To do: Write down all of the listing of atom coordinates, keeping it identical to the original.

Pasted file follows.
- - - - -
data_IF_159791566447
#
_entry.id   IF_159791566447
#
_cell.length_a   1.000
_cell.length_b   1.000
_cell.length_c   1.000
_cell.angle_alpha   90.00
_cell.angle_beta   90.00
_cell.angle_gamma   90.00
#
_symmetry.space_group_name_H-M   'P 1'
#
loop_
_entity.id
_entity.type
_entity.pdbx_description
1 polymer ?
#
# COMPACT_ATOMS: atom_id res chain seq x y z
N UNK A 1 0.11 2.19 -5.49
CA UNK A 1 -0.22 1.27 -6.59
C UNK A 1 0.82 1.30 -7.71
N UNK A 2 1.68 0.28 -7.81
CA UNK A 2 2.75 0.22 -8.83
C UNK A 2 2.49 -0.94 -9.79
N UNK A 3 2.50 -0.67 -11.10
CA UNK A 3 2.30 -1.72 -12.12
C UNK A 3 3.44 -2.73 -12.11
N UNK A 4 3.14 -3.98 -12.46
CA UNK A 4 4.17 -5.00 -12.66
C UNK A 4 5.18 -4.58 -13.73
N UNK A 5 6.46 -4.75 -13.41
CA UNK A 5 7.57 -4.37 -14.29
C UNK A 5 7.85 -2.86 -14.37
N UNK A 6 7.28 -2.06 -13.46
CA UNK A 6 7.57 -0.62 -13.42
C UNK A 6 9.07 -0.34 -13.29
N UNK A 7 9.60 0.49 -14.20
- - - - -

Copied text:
data_IF_159791566447
#
_entry.id   IF_159791566447
#
_cell.length_a   1.000
_cell.length_b   1.000
_cell.length_c   1.000
_cell.angle_alpha   90.00
_cell.angle_beta   90.00
_cell.angle_gamma   90.00
#
_symmetry.space_group_name_H-M   'P 1'
#
loop_
_entity.id
_entity.type
_entity.pdbx_description
1 polymer ?
#
# COMPACT_ATOMS: atom_id res chain seq x y z
N UNK A 1 0.11 2.19 -5.49
CA UNK A 1 -0.22 1.27 -6.59
C UNK A 1 0.82 1.30 -7.71
N UNK A 2 1.68 0.28 -7.81
CA UNK A 2 2.75 0.22 -8.83
C UNK A 2 2.49 -0.94 -9.79
N UNK A 3 2.50 -0.67 -11.10
CA UNK A 3 2.30 -1.72 -12.12
C UNK A 3 3.44 -2.73 -12.11
N UNK A 4 3.14 -3.98 -12.46
CA UNK A 4 4.17 -5.00 -12.66
C UNK A 4 5.18 -4.58 -13.73
N UNK A 5 6.46 -4.75 -13.41
CA UNK A 5 7.57 -4.37 -14.29
C UNK A 5 7.85 -2.86 -14.37
N UNK A 6 7.28 -2.06 -13.46
CA UNK A 6 7.57 -0.62 -13.42
C UNK A 6 9.07 -0.34 -13.29
N UNK A 7 9.60 0.49 -14.20